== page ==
During the short time since her last album, 2013's Stars Dance, and the release of Revival in 2015, Selena Gomez went through about a decade's worth of stuff. A label change (from Hollywood to Interscope), a very public breakup with longtime on-off boyfriend Justin Bieber, management issues, various rehab rumors, and even a few good things (a hit single, a charting collaboration with Zedd). Revival is something of a fresh start for Gomez, both musically and personally. Taking more control over the album, with more writing credits and production oversight, the sound veers away from the bubblegum nature of her early work or the genre-hopping aspects of other releases. Instead, the album sticks pretty close to a club bangers-and-ballads mix with a couple of R&B-inspired jams thrown in. Gomez sounds most at home on the uptempo dance tracks like "Kill 'Em with Kindness" or "Me & the Rhythm," where the smoothness of her voice fits in with the vacant abandon of the beat. She also does a fine job on the tracks that slip outside the bounds of the formula, namely on the snappy, sassy Charli XCX-written "Same Old Love" or the steamy, tricked-out Latin beats and weird synthesizers in "Body Heat." These tracks show at her best, dialing up her personality to match the wit and imagination shown in the arrangements. The songs that don't fare as well are those where Gomez sounds most personal. She aims for several kinds of maturity here, but in the process the music suffers. Whether on the confessional piano ballad "Camouflage," the bruising "Sober" or the cartoonishly sexy "Good for You," it feels forced and overdone. Despite a few too many songs like this, there is still much to like about the album. There are some songs as good as anything she's done and the production is professional all the way thanks to heavy hitters like Stargate, Max Martin, and Hit Boy. It makes for a solid pop album overall, but it's a little too formulaic and predictable to rate among her best work.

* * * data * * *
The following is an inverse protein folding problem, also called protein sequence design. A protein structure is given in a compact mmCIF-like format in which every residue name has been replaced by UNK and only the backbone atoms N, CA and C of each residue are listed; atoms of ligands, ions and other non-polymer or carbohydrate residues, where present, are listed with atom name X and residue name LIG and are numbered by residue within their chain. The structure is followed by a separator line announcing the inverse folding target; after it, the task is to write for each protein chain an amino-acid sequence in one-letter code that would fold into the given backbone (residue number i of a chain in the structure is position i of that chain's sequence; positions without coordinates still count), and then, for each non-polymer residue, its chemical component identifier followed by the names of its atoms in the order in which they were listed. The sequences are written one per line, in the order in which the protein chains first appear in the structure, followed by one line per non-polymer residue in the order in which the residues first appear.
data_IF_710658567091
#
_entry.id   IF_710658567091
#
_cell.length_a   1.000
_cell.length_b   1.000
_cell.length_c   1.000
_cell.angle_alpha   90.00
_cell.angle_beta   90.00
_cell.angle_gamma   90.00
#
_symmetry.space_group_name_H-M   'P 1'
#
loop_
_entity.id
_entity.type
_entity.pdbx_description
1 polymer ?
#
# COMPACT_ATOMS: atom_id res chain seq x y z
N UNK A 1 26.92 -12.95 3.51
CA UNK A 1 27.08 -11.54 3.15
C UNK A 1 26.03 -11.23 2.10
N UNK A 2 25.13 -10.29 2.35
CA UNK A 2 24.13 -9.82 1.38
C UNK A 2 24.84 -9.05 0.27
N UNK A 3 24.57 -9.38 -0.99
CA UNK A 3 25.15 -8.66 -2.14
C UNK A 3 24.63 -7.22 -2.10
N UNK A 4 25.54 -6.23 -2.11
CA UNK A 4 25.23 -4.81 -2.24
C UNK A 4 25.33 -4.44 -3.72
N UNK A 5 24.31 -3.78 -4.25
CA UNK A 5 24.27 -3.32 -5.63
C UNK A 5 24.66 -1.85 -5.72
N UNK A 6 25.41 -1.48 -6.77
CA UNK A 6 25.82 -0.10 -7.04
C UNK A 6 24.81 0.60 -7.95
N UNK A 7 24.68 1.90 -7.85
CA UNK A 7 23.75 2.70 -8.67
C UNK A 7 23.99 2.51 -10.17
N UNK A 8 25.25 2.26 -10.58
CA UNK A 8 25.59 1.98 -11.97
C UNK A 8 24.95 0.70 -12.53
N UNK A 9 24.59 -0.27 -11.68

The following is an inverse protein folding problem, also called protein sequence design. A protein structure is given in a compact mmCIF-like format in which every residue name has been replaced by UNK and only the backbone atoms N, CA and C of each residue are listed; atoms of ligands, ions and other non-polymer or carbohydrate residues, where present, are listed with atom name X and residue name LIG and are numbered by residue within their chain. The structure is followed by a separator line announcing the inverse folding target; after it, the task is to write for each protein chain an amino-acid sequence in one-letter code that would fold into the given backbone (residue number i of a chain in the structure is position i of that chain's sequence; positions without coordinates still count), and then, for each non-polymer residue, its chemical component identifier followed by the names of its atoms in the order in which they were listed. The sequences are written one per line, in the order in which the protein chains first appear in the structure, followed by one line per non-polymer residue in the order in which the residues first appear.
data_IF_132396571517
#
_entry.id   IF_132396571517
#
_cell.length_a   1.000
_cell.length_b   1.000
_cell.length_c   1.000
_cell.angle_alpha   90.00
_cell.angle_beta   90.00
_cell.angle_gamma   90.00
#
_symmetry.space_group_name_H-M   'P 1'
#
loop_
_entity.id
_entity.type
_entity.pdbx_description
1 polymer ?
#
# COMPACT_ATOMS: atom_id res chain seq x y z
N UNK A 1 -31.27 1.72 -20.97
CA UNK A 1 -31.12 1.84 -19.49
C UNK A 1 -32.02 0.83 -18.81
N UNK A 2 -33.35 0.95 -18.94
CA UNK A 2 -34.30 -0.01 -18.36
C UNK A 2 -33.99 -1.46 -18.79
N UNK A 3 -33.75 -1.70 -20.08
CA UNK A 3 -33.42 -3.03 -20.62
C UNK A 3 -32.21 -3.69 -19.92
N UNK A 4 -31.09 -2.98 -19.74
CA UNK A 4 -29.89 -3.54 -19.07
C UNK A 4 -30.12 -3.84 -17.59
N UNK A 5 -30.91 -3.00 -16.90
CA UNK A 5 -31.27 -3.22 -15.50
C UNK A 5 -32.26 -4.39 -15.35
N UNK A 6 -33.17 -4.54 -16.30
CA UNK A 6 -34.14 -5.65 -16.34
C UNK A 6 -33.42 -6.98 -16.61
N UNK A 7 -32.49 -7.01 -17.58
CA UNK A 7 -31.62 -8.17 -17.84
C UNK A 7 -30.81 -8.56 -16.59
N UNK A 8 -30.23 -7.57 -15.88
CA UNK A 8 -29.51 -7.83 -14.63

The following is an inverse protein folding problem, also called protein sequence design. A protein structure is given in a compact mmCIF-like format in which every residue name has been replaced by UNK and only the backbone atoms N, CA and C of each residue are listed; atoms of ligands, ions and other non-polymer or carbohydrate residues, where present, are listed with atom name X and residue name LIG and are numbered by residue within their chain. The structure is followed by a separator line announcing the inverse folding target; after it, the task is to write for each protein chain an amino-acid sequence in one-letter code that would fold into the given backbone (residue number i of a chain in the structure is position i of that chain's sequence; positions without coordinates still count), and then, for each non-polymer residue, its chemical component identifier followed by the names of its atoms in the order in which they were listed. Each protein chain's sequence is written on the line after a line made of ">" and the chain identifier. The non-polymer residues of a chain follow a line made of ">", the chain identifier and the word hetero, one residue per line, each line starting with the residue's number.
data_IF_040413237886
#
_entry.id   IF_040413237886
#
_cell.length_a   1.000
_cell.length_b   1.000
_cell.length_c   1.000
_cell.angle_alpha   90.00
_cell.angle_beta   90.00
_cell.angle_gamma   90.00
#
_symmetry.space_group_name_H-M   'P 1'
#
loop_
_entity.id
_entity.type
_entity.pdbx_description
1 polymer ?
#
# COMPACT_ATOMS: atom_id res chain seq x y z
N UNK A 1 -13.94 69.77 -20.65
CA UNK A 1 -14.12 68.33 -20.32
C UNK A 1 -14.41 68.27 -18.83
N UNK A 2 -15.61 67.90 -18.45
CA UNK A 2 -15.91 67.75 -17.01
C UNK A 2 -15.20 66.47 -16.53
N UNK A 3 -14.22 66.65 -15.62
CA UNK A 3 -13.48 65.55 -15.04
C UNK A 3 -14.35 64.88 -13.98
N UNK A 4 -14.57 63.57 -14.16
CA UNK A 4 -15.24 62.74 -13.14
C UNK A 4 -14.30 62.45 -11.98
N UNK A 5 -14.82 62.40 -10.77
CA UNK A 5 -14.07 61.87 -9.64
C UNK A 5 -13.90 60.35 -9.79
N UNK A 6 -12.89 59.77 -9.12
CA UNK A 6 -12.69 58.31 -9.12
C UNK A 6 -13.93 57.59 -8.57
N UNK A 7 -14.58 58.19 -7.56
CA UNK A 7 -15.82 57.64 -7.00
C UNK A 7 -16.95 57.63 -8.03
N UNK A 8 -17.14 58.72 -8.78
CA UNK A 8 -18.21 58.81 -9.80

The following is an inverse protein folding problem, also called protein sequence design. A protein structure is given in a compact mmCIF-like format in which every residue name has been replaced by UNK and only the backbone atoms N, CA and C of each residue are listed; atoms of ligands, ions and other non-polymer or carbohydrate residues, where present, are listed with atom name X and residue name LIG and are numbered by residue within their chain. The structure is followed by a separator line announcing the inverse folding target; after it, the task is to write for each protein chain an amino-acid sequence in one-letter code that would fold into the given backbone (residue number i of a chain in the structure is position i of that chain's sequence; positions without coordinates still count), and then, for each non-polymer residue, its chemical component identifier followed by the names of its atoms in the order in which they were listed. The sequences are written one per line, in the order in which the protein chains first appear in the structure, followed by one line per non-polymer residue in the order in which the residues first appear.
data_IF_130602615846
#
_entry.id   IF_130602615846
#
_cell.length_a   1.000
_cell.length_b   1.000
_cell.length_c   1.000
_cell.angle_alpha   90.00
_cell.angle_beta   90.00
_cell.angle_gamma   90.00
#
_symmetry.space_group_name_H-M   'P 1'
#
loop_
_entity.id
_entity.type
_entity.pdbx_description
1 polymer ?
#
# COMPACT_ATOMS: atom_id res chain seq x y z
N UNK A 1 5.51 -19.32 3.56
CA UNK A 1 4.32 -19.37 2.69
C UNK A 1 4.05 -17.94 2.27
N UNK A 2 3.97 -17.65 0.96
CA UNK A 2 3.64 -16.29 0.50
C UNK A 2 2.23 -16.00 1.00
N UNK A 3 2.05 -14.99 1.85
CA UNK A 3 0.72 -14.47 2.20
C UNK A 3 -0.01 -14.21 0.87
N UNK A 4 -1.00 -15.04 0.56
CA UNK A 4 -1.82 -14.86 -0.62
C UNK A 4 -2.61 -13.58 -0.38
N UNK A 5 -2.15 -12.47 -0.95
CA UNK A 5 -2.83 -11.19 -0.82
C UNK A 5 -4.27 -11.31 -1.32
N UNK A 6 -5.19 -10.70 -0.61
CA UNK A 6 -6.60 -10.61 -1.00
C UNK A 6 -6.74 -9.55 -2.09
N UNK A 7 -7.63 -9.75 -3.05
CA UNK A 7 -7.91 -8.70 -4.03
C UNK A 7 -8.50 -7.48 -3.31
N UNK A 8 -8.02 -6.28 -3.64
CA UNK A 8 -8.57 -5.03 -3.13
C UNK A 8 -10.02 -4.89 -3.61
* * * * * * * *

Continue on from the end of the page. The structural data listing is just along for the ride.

by Tim Sendra